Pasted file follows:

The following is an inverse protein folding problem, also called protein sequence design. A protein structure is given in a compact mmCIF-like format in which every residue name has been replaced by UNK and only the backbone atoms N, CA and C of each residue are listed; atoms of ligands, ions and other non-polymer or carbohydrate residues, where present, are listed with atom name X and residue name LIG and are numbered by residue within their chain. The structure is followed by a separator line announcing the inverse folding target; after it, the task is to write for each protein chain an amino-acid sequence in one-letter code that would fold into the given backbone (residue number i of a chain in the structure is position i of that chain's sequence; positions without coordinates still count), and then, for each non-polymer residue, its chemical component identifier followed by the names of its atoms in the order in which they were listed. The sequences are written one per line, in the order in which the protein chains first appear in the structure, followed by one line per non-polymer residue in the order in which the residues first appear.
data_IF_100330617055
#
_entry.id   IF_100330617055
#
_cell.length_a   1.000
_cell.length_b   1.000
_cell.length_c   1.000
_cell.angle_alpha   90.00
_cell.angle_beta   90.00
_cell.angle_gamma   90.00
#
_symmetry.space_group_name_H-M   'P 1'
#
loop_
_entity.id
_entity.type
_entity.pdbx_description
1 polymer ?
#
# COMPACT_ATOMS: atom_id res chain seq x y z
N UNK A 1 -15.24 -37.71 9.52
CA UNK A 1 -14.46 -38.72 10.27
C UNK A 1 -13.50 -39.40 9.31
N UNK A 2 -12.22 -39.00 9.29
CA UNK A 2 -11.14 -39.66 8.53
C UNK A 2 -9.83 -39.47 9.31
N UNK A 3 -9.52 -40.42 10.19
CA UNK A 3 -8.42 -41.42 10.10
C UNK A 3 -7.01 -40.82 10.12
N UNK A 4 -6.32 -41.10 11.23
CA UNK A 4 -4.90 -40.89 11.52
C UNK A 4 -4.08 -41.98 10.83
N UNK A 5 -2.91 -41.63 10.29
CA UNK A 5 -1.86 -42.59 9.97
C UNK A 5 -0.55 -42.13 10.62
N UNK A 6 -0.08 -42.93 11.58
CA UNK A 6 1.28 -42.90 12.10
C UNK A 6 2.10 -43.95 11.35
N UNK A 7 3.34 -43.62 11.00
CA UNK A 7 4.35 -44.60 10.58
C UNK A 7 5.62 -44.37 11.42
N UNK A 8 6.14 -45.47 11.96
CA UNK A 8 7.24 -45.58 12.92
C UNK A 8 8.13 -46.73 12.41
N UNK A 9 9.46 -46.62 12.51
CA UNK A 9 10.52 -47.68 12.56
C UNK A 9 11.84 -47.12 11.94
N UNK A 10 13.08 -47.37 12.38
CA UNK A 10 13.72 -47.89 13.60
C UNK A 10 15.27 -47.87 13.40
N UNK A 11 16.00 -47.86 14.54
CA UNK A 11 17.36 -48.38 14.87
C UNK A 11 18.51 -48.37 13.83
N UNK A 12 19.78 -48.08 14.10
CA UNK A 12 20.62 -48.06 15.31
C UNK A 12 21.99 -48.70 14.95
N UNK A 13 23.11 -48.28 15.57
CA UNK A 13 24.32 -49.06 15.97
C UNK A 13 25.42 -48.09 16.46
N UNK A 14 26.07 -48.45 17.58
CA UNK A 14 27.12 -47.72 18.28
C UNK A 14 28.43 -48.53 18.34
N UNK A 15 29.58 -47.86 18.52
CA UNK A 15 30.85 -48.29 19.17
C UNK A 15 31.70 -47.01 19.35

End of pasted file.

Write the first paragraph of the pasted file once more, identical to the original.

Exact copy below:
The following is an inverse protein folding problem, also called protein sequence design. A protein structure is given in a compact mmCIF-like format in which every residue name has been replaced by UNK and only the backbone atoms N, CA and C of each residue are listed; atoms of ligands, ions and other non-polymer or carbohydrate residues, where present, are listed with atom name X and residue name LIG and are numbered by residue within their chain. The structure is followed by a separator line announcing the inverse folding target; after it, the task is to write for each protein chain an amino-acid sequence in one-letter code that would fold into the given backbone (residue number i of a chain in the structure is position i of that chain's sequence; positions without coordinates still count), and then, for each non-polymer residue, its chemical component identifier followed by the names of its atoms in the order in which they were listed. The sequences are written one per line, in the order in which the protein chains first appear in the structure, followed by one line per non-polymer residue in the order in which the residues first appear.